The Chaos caused by Pre Menstrual Dysphoric Disorder (PMDD)

PMDD is a condition only diagnosed in 2-10% of menstruating women; It sees them swing through emotional extremes for up to 14 days of their cycle. Depression with extremes of suicidal thoughts, euphoria, paranoia, rage are just some of the symptoms. It is pretty much the scary big sister of PMS. There are, as you can imagine trials going on to assist with this condition yet still little is known about the isolation that women can feel when they live with PMDD

This is a familiar story for me, I was finally diagnosed with PMDD after having my son in 2013, the extremes of emotion were more than I could stand now that I was a mum with the need to be balanced for my new child.

I had though suffered the symptoms to a greater or lesser extent for almost 30 years by this point. My periods had started when I was just 9 years old.

I don't claim to be an expert in the condition but I can tell you that I struggled on with symptoms worsening the more stressful and complicated life became, by the time I was in my mid teens I had cyclically suffered from such dark depressive episodes that I had considered suicide several times, yet this would suddenly swing to a rush of excitement with life, I was paranoid on the occasions that I did venture out, convinced that everyone was talking about me or laughing at me, I would swing between being intensely insular to craving the spotlight.

In addition the cyclical pain was horrendous, my legs, back and stomach would ache to a level that no standard pain killers could touch.

I was virtually impossible to speak to and could fly in to a rage at any point, yet this was so alien and so far removed from the happy, kind, loving young girl that existed for the rest of the month. This was put down to teenage angst, the thing is it never went away as I got older. The monthly mood swings worsened, and the periods of time that they lasted seemed to get longer each month.

To add to this the appetite was something that I could not control, a hunger which could never be filled. suffice to say, when all of this started then so too did my issues with weight gain/loss/eating disorders etc. (but that is another blog post).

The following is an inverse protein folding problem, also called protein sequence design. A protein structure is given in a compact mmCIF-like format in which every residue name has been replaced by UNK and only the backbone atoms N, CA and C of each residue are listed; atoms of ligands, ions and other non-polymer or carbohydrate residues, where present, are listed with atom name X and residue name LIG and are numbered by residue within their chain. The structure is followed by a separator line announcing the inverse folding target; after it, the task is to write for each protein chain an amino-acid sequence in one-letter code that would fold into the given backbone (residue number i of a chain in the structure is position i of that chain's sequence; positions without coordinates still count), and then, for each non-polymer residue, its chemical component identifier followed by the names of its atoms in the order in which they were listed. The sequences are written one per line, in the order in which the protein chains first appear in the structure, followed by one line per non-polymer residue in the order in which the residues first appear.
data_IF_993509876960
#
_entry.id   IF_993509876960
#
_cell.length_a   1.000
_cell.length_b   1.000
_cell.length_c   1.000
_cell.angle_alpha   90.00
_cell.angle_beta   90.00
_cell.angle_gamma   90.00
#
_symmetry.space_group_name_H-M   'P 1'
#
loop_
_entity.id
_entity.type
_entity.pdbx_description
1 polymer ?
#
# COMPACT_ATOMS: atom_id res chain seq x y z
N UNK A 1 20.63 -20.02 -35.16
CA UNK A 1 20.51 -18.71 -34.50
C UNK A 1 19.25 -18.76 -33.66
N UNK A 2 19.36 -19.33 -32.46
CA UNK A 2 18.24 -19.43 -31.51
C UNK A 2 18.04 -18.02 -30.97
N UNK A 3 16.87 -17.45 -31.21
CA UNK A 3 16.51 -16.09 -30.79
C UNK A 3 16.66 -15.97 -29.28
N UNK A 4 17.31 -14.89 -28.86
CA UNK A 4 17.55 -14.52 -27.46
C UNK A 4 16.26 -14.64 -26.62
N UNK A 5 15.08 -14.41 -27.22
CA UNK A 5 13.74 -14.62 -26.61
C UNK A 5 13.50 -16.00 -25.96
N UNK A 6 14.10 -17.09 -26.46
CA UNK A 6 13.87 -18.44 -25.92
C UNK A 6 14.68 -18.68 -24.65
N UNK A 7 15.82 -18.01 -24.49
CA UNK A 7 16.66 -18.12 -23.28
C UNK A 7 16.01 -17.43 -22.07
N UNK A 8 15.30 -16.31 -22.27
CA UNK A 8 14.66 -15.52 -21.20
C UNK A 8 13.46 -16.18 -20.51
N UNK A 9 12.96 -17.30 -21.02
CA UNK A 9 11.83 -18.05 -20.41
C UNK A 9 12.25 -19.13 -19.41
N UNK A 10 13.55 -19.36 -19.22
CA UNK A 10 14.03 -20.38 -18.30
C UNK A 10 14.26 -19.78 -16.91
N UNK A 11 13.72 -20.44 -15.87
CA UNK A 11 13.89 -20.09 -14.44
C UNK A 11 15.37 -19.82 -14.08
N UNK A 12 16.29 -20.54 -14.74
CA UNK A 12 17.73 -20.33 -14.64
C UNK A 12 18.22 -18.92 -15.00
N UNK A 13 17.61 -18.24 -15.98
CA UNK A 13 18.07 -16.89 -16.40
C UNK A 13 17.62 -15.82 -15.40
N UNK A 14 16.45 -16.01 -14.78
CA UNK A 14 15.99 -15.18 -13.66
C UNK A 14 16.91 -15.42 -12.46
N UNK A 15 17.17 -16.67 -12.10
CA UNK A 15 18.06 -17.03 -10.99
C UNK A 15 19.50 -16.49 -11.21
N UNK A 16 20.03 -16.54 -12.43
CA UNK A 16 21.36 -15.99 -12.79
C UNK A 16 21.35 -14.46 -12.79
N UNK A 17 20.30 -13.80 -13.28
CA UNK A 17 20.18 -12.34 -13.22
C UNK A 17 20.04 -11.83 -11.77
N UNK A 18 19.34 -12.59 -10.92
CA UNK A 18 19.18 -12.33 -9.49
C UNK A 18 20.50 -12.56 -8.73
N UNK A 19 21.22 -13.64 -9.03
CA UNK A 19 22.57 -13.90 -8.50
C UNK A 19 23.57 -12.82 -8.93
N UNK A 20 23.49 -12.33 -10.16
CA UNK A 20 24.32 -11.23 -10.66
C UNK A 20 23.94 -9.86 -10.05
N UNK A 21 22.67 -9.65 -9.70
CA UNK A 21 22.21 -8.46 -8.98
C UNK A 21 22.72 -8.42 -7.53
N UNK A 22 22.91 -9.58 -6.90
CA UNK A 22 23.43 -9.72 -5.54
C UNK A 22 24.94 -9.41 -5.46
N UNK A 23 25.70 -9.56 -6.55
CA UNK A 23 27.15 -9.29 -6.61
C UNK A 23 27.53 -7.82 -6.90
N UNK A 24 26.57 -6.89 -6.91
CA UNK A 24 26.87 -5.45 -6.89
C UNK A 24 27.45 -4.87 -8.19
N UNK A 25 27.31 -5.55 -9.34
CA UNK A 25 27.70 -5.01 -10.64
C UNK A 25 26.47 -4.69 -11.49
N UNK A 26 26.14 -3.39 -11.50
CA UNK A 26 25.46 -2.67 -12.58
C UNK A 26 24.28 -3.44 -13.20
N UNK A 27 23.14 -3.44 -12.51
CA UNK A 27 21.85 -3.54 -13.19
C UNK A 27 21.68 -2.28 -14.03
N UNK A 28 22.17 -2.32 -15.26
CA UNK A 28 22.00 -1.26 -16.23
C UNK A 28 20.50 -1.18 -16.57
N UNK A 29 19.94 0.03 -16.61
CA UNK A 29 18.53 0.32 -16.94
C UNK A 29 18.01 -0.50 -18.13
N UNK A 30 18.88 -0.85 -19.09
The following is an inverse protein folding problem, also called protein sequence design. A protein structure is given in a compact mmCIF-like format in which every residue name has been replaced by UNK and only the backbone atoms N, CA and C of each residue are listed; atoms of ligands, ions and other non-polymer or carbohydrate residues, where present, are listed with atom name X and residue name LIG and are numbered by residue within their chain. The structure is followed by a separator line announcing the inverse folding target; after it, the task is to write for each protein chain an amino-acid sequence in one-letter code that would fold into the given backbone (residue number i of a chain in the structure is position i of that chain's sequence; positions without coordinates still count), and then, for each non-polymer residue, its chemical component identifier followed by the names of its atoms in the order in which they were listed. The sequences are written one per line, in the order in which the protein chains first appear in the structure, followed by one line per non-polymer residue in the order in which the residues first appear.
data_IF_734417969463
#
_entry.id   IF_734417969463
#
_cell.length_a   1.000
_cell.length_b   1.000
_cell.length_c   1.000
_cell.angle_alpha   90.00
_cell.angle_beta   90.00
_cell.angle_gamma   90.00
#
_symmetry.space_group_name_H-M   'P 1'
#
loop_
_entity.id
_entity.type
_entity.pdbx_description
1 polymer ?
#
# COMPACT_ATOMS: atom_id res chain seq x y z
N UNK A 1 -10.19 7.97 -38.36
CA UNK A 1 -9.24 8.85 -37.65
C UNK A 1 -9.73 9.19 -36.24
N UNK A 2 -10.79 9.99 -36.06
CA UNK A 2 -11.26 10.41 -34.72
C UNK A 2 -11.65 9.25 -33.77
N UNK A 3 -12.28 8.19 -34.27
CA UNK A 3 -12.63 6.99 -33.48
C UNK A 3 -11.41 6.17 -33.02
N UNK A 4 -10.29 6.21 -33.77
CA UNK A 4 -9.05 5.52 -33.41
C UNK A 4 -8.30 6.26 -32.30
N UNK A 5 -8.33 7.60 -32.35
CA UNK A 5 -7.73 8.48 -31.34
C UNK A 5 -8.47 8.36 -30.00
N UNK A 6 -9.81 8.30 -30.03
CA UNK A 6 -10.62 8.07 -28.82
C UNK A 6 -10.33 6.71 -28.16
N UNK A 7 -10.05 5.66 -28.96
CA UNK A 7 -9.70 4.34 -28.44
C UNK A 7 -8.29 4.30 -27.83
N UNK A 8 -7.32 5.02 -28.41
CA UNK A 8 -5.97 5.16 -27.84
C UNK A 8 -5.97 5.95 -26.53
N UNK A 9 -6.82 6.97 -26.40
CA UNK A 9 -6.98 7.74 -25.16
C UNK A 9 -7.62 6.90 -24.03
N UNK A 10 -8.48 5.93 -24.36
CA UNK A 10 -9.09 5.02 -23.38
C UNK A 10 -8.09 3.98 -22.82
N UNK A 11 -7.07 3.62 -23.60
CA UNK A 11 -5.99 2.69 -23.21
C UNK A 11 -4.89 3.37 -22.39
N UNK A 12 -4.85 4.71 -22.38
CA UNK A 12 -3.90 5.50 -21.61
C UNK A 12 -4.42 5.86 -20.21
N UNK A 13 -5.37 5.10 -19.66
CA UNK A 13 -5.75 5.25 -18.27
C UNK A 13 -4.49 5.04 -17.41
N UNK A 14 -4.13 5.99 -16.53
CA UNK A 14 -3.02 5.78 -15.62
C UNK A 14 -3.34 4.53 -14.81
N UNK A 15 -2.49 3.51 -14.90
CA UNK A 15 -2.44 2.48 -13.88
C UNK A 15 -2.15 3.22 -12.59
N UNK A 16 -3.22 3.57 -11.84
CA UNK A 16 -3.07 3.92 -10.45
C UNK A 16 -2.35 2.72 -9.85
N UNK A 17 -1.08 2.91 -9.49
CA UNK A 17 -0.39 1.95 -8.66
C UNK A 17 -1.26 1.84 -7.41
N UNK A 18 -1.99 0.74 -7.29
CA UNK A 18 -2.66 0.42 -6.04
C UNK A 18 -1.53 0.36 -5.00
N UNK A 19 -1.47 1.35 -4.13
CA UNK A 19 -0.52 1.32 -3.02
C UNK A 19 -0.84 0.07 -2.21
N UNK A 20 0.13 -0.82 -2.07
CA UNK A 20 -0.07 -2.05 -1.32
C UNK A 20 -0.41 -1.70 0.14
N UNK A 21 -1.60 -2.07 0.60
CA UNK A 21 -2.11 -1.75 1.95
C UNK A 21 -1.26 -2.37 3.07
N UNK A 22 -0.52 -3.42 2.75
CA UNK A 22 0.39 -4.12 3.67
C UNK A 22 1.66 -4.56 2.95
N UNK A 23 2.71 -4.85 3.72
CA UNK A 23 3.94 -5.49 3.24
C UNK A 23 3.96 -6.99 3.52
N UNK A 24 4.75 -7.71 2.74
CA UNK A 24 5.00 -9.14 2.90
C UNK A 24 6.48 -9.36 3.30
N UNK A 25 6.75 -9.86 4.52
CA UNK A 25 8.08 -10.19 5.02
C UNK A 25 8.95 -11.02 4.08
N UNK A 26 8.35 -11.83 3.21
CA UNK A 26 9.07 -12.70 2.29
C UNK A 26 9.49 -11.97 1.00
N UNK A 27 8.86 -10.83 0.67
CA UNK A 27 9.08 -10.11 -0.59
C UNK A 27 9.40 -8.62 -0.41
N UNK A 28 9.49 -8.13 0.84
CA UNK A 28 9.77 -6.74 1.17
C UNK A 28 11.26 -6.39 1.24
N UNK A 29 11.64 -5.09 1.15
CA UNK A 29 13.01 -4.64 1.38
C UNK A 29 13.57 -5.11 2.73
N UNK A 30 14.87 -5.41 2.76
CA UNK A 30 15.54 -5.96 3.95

As time progressed and I got older life became more stressful than I could have anticipated and symptoms reinforced themselves, however the focus for my fluctuating mood became more of an issue as I became more focused on my career. I was good at my job but I wasn't popular, I just about got away with it as I was a manager in a world of men and my often aggressive moods could work to my advantage. But it started to get out of control when I would suffer panic attacks, and once a month would sit outside in the car panicking and desperately wanting to leave a job which I otherwise enjoyed.

I moved in to a far more gentle work environment and my mood swings, paranoia and permanent exhaustion became far too much of an issue, it was a small environment but on the wrong day of the month I could become very problematic, with all reason going out of the window. I could become, obstructive, and very very testy, so unprofessional that I shudder at the thought, but it is as though I became a different person, I would almost exaggerate events to support my paranoid beliefs.


A few years later I suffered from Post Natal Depression after having my son, and I believe an element of PTSD after experiencing a placental abruption, having him by emergency C section 5 weeks early.

After breast feeding stopped I was hit by a flurry of hormones which had the greatest impact on accelerating my PMDD. Monthly I would sit in a DARK depression, at one point dropping my son off with his dad as I planned to head off to goodness knows where, I had no control of the despair. Luckily his dad detected that this wasn't the usual exchange, or usual low mood, and he insisted that I stay with them, refusing to let me go, within hours I was back to my usual self.